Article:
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New outdoor venue, community space coming to Stillwater

Architectural renderings for the new park and amphitheater in Stillwater, Okla.
Provided
Architectural renderings for the new park and amphitheater in Stillwater, Okla.

Steve Irby has been in Stillwater since 1948 and is donating $3.5 million to the City of Stillwater for a new park and amphitheater.

For years, Block 34 has been a lot of grass and used as a place for some city activities and events. However, plans have been set for the field to be the site of the park and amphitheater.

Irby said the new space is adding to the revitalization efforts in parts of the city, while providing a way to highlight music in Stillwater.

“I think the thing that would give me the most satisfaction is to see people enjoying it,” Irby said.

The City of Stillwater is currently holding Merry Main Street activities on Block 34. The area is largely bare, but plans are in place to turn it into a new park and amphitheater.
Anna Pope / KOSU
The City of Stillwater is currently holding Merry Main Street activities on Block 34. The area is largely bare, but plans are in place to turn it into a new park and amphitheater.

Before the COVID-19 pandemic, Irby, the president and founder of Stillwater Designs/ KICKER, a speaker production company, was approached by the Stillwater Community Center Foundation to help fund the amphitheater.

Then, the pandemic hit. Although it paused the project, during this time Irby’s business grew, presenting him with an opportunity.

“Later, after these two years of COVID, business was actually very good,” Irby said. “So, I had the idea of getting back with him about that and giving him a donation to do the whole thing instead of just the amphitheater.”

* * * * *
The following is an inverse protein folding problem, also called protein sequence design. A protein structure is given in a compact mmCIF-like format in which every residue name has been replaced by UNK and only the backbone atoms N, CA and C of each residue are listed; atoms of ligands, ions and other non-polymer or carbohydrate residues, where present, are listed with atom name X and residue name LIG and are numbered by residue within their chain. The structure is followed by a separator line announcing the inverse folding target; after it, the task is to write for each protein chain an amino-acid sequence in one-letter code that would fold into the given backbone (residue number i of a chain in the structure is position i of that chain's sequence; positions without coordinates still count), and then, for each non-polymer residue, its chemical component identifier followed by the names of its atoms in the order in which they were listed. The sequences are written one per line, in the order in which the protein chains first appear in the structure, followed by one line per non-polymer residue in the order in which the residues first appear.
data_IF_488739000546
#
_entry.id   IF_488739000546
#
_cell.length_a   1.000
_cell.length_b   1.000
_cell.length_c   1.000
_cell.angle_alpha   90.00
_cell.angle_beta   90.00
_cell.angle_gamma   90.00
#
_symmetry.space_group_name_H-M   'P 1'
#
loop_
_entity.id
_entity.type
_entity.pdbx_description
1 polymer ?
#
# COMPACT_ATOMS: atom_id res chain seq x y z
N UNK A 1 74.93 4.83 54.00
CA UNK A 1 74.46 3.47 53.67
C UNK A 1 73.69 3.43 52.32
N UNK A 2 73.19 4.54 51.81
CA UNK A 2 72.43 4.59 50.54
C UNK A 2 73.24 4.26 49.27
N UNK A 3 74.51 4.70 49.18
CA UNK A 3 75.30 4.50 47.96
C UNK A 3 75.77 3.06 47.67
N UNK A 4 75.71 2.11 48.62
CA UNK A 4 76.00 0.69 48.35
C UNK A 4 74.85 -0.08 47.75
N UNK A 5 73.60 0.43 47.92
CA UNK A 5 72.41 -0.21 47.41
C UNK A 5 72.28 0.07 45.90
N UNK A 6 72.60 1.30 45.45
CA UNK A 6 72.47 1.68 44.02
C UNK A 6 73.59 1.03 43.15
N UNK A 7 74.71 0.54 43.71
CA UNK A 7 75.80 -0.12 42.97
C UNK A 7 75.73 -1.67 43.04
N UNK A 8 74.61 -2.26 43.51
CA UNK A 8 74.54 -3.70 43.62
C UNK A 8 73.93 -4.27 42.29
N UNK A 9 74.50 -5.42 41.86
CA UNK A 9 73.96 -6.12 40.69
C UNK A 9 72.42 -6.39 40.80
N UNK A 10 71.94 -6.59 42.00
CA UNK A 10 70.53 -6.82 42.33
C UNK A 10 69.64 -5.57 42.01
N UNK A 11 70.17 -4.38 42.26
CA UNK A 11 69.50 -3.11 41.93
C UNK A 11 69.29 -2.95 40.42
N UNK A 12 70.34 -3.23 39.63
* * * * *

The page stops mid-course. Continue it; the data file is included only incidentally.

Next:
Irby commissioned architect and OSU alum Dan Ankarak, and landscape architect and alum, Stanton Espinoza to design the new city’s gathering space. Irby was shown three concepts of what the lot would be transformed into, and he decided on the design.

There are existing music venues in Stillwater like the McKnight Center, but Norman McNickle, Stillwater’s city manager, said this project is different because it will be open to the public all day with no rental or booking fee.

“It's been a long journey, even before my time as city manager there was a lot of talk about what to do with that vacant lot,” McNickle said.

The city has other initiatives aimed at improving the city, such as updating and relocating the fire station, providing better roads and a no-kill animal shelter. McNickle said the projects are aimed at keeping young people from wanting to leave.

“We want to make Stillwater a place that’s attractive to everyone, but in particular younger folks who have talents and can be put to work here,” McNickle said.

This donation thrusted the project forward. McKickle said having a solidified plan for the lot has put years of head scratching, around 50 public hearings and innumerable meetings to rest.

Most of Irby’s donation will go toward construction and the foundation will receive the balance from it. This will help fund the development and delivery of 14 evening music events and other programming for 10 years on the block.

McNickle felt a sense of relief when he heard Stillwater Designs/KICKER was going to fund the project.

“It was jaw dropping,” McNickle said.

After official approval, construction on the block could begin as early as next summer and will take about a year to be completed.

Anna Pope is a reporter covering agriculture and rural issues at KOSU as a corps member with Report for America.
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